Industry research has empirically proven different types of calendar anomalies. Most scholars have a difficult time rationalizing these phenomena, and many even dismiss them. In this series, we look to elaborate on these anomalies in the equity market and extend them into the options market.
We discussed the Day-of-the-Week effect in our last article, ”Examining Anomalies: Part 1 – What is the Best Day to Buy Stocks and Options?” and it’s natural to extend our research to investigate monthly anomalies.
One of the main phenomena is the December effect (Santa Claus rally), where researchers believe the stock market tends to perform better in December than any other month of the year. Potential explanations include investor optimism fueled by holiday spirit, increased holiday shopping, or institutional investors going on vacation, leaving the market to retail investors who tend to be more bullish.
First, we aim to verify this phenomenon by utilizing OptionMetrics’ flagship IvyDB US database, which contains data for all exchange traded equities and derivatives since 1996. We calculate the monthly return of high market capitalization companies, such as Amazon, Tesla, Google, etc. starting from 2000.
Graph 1 shows the monthly average of equities return. As you can see on the right-hand side of the chart, the results dispel the Santa Clause rally narrative and, in fact, show that December typically has, on average, one of the lowest monthly returns.
These results may also be used to highlight an interesting phenomenon: tax loss harvesting. Investors tend to intentionally trade positions at a loss at the end of the year in order to offset capital gains and decrease tax liabilities, commonly known as tax loss harvesting. This excessive closing of positions at the end of the year drives down returns, as selling pressure is high.
Is This Pattern Also Applicable In The Options Market?
For our study, we choose not to focus our attention on option returns, but instead on Variance Risk Premium (“VRP”). The realized VRP is calculated as the difference between implied volatility and realized volatility, and represents the premium investors are willing to pay for options.
Positive realized VRP represents implied volatility overestimated the actual volatility, meaning that volatility hedges were systematically overpriced and any long volatility positions were losers. Generally, the VRP is positive, but our goal is to understand whether the VRP is systematically higher during certain months. In Graph 2 below, we plot the average 30-day realized VRP on the SPY by month.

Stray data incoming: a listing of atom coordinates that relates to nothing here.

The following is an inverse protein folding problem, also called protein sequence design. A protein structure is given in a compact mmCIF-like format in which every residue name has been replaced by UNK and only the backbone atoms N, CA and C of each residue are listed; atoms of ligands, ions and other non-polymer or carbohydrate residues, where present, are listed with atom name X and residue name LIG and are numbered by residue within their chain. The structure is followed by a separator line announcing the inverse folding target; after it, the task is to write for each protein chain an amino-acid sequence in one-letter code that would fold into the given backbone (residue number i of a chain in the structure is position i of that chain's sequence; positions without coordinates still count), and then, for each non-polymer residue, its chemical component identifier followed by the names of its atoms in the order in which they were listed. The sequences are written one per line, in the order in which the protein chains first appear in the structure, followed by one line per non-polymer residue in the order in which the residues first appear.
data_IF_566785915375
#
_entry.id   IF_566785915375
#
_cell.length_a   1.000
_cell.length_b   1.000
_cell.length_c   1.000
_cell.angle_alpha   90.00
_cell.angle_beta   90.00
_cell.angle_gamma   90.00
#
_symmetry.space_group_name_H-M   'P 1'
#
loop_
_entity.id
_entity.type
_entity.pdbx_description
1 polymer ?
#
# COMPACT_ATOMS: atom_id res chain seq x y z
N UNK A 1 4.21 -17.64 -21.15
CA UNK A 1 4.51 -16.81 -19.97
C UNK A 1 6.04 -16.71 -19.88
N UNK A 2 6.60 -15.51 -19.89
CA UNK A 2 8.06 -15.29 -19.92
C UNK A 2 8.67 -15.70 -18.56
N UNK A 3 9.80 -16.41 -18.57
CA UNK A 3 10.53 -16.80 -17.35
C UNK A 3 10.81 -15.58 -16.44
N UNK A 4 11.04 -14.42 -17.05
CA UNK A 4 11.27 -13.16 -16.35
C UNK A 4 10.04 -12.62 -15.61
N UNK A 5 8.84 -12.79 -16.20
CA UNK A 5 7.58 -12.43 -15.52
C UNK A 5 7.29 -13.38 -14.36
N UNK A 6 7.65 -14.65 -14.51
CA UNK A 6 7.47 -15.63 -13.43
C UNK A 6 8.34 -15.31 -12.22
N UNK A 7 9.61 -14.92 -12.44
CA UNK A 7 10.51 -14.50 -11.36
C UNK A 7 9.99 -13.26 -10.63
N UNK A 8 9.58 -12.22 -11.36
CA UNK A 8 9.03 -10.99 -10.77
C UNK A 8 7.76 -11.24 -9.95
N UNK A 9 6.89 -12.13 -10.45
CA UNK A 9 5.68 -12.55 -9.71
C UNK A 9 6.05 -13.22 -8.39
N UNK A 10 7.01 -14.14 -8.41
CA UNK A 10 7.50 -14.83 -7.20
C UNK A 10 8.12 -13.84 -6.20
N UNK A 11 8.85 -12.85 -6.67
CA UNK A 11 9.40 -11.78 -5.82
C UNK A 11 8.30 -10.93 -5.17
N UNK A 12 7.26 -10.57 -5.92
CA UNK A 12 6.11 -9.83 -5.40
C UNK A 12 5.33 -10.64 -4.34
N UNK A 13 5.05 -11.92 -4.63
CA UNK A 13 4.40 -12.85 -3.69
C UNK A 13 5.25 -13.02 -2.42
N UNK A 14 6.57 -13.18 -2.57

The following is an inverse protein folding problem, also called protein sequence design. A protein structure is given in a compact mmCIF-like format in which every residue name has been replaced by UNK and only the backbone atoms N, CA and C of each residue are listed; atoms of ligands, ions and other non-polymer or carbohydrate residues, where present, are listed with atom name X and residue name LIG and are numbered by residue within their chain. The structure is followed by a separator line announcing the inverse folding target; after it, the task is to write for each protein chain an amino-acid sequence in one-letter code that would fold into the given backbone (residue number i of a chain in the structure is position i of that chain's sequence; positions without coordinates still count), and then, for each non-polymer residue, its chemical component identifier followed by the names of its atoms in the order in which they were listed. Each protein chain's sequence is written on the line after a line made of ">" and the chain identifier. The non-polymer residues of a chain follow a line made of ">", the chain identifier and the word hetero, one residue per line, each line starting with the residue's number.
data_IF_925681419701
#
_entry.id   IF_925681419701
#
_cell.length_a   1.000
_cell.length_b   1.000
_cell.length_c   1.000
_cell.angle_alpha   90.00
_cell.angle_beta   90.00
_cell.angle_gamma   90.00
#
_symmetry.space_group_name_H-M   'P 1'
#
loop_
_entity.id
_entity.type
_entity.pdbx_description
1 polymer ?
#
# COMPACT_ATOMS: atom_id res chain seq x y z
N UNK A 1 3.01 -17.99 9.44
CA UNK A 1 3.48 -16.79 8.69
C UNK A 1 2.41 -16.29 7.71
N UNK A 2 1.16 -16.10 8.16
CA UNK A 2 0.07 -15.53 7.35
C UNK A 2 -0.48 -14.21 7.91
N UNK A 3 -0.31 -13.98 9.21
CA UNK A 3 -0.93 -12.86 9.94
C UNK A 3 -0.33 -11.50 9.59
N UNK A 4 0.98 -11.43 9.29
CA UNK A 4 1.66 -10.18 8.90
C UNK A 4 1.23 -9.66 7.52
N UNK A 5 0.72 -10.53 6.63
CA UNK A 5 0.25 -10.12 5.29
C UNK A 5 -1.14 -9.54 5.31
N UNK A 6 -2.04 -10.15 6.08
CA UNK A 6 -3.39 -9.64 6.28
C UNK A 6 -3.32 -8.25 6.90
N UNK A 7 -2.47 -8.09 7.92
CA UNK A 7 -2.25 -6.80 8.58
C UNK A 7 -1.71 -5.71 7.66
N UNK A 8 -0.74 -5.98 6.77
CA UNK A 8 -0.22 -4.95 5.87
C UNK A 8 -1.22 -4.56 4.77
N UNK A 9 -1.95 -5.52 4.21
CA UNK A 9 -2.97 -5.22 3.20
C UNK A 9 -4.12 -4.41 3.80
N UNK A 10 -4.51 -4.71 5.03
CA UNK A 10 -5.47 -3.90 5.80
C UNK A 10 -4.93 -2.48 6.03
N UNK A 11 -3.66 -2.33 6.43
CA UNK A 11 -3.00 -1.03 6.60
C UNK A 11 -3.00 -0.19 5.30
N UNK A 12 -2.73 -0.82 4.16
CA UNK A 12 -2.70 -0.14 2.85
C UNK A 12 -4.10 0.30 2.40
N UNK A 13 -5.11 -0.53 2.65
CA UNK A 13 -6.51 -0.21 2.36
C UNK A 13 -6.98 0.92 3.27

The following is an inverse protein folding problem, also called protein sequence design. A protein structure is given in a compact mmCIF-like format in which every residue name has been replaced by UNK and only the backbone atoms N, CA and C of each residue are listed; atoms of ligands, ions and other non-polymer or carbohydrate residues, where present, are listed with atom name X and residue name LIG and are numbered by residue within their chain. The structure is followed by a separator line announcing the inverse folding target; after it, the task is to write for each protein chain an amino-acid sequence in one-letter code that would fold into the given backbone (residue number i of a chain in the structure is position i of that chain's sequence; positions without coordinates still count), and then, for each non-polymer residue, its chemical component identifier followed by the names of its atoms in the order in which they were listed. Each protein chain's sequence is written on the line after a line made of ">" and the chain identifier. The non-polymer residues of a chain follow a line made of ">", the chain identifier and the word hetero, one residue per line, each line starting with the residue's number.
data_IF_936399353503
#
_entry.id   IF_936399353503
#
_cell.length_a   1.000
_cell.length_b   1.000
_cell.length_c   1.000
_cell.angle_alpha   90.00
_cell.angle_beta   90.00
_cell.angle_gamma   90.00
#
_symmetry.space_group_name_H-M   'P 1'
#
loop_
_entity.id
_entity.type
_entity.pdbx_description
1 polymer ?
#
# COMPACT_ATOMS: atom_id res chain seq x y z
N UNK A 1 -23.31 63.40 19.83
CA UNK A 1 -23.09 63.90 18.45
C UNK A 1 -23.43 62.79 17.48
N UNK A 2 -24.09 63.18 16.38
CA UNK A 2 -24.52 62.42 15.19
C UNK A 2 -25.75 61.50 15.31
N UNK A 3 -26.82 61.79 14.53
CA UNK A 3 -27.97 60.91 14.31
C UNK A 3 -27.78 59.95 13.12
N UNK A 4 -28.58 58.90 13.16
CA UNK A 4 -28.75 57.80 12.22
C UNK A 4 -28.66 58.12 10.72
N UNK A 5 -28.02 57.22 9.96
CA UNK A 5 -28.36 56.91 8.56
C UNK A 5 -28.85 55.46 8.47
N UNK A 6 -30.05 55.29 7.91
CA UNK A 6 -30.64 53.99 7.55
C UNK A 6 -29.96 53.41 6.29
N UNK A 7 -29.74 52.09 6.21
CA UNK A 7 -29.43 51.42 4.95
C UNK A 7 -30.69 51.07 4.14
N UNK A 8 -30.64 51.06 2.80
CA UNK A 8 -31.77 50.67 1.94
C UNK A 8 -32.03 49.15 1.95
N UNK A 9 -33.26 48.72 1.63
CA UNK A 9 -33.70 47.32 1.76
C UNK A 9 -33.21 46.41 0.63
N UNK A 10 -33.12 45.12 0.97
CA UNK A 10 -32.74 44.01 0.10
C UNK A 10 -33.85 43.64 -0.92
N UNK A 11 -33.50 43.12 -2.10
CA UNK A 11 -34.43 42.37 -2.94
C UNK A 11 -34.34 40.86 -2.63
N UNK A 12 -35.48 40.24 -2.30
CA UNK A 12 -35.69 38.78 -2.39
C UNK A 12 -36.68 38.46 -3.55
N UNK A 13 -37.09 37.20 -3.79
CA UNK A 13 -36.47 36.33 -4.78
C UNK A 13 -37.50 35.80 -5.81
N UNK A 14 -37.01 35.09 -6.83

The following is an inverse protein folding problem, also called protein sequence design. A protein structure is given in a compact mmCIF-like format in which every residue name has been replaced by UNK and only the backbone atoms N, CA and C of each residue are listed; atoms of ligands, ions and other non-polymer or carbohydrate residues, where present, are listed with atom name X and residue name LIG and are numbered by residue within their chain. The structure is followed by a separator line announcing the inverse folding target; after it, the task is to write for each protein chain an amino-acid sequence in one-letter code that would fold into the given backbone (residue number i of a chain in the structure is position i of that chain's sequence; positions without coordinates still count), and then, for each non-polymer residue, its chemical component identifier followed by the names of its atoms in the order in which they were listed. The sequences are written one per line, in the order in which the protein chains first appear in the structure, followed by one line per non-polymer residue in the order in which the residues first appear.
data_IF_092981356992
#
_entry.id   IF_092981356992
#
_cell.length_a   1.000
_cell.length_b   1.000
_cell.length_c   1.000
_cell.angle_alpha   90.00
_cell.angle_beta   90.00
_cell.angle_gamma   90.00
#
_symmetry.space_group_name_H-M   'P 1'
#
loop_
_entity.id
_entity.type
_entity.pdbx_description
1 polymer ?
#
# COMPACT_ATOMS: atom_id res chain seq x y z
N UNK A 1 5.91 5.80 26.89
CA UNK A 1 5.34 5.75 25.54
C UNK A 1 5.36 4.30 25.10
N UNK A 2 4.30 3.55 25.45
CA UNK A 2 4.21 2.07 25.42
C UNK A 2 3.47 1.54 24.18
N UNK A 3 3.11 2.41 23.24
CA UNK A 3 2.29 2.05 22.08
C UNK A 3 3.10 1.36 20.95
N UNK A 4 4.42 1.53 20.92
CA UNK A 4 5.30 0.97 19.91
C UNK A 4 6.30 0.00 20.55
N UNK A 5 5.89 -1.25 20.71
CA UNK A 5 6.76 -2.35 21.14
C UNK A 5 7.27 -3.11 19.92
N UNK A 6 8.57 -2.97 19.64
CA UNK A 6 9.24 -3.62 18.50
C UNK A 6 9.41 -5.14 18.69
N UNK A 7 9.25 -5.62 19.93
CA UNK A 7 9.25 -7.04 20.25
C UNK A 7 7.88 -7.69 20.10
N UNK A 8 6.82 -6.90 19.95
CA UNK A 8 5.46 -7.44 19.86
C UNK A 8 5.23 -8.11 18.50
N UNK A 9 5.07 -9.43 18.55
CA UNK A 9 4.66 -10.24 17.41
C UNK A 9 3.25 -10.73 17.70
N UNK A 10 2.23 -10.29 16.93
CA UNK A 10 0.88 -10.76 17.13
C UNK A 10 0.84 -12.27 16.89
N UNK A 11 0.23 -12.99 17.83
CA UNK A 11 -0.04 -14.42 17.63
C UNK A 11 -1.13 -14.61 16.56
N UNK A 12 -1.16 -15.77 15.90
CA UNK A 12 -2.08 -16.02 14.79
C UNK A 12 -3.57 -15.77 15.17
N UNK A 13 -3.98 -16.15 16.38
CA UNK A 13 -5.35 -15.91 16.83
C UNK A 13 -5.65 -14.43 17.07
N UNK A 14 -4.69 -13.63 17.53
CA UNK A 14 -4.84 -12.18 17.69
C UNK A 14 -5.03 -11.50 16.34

The results clearly show that realized VRP typically is highest in December, and usually increases as the year end approaches. Given that we have shown that December has, on average, one of the lowest monthly returns, we expect investors to utilize options to hedge downside risk.
A plausible explanation for a high realized VRP in December is that as investors hedge end of year volatility risk, market-makers increase premiums as a result of option demand, resulting in a high VRP. Investors may be able to potentially capitalize on this phenomenon by utilizing option strategies that sell volatility, such as straddles, in December.
From the research above, we can conclude that there is no true rally in the equity market towards the end of the year. There is, however, an increased demand for options towards the end of the year that leads to an increase in the VRP. Investors may potentially benefit from this overpricing of vol risk with instruments that take advantage of short volatility.
Article by Abhi Gupta, Anton Rotach, Oscar Shih, OptionMetrics
About the Author
Abhi Gupta, Anton Rotach, and Oscar Shih are with OptionMetrics, LLC. OptionMetrics is an options database and analytics provider for institutional and risk managers and academic researchers that has covered every U.S. strike and expiration option on over 10,000 underlying stocks and indices since 1996, in addition to providing databases for Europe, Asia and Canada and futures options data. It is online at www.optionmetrics.com.